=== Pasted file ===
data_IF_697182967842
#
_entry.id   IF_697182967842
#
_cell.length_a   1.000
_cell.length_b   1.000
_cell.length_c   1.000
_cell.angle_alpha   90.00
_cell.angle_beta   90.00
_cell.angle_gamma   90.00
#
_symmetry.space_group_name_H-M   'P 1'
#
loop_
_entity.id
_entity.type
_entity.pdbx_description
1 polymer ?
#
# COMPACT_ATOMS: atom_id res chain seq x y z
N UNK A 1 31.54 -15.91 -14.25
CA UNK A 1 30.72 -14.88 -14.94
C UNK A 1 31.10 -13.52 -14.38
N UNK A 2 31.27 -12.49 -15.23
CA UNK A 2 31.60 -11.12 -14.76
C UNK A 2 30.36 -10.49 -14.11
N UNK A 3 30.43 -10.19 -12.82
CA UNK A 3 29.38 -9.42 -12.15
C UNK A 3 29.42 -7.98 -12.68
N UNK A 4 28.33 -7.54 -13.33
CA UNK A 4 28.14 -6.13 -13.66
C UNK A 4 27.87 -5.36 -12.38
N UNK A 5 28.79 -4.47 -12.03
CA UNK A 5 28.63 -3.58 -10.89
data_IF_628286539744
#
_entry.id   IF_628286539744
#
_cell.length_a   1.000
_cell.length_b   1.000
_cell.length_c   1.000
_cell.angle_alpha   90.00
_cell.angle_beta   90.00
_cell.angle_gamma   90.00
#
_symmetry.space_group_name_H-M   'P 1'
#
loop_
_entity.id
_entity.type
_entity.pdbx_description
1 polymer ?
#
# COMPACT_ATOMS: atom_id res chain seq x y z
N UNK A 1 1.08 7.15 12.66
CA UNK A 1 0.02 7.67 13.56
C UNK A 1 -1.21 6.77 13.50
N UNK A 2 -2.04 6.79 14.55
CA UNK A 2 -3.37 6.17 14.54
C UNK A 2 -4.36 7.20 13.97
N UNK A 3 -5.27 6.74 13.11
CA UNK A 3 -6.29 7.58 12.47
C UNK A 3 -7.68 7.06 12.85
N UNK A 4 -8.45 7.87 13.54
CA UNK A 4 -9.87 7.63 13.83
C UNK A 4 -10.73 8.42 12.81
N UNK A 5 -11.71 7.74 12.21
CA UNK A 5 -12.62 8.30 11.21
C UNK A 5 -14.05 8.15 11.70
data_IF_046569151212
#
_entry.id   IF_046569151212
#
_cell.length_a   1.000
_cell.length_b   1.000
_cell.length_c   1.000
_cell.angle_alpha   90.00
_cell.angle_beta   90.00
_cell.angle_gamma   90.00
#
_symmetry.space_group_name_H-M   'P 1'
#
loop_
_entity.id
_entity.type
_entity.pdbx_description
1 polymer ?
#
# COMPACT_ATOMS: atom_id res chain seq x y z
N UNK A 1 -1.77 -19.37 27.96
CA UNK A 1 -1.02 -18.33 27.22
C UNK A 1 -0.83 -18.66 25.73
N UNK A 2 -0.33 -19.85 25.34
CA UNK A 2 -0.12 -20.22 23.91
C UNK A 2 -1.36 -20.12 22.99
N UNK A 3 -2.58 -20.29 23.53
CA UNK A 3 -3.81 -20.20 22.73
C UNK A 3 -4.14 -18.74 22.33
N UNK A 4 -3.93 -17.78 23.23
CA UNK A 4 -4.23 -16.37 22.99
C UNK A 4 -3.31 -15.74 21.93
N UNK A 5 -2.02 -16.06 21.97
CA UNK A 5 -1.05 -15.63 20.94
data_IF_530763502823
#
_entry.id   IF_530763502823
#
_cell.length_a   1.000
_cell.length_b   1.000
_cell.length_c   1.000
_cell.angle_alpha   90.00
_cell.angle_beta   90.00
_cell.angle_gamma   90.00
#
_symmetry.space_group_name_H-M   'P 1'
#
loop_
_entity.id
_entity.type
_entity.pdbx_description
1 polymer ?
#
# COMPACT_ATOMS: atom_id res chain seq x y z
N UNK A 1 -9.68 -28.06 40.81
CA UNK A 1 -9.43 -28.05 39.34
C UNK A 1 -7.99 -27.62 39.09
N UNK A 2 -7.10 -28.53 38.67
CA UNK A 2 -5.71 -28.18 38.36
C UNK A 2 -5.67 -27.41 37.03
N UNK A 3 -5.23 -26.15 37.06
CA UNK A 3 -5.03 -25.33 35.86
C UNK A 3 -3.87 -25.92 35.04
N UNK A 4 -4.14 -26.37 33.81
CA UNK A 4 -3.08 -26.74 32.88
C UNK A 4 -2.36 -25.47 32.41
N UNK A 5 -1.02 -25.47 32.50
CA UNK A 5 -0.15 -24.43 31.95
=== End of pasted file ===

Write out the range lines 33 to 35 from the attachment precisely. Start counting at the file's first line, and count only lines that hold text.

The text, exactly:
N UNK A 5 28.79 -4.47 -12.03
CA UNK A 5 28.63 -3.58 -10.89
data_IF_628286539744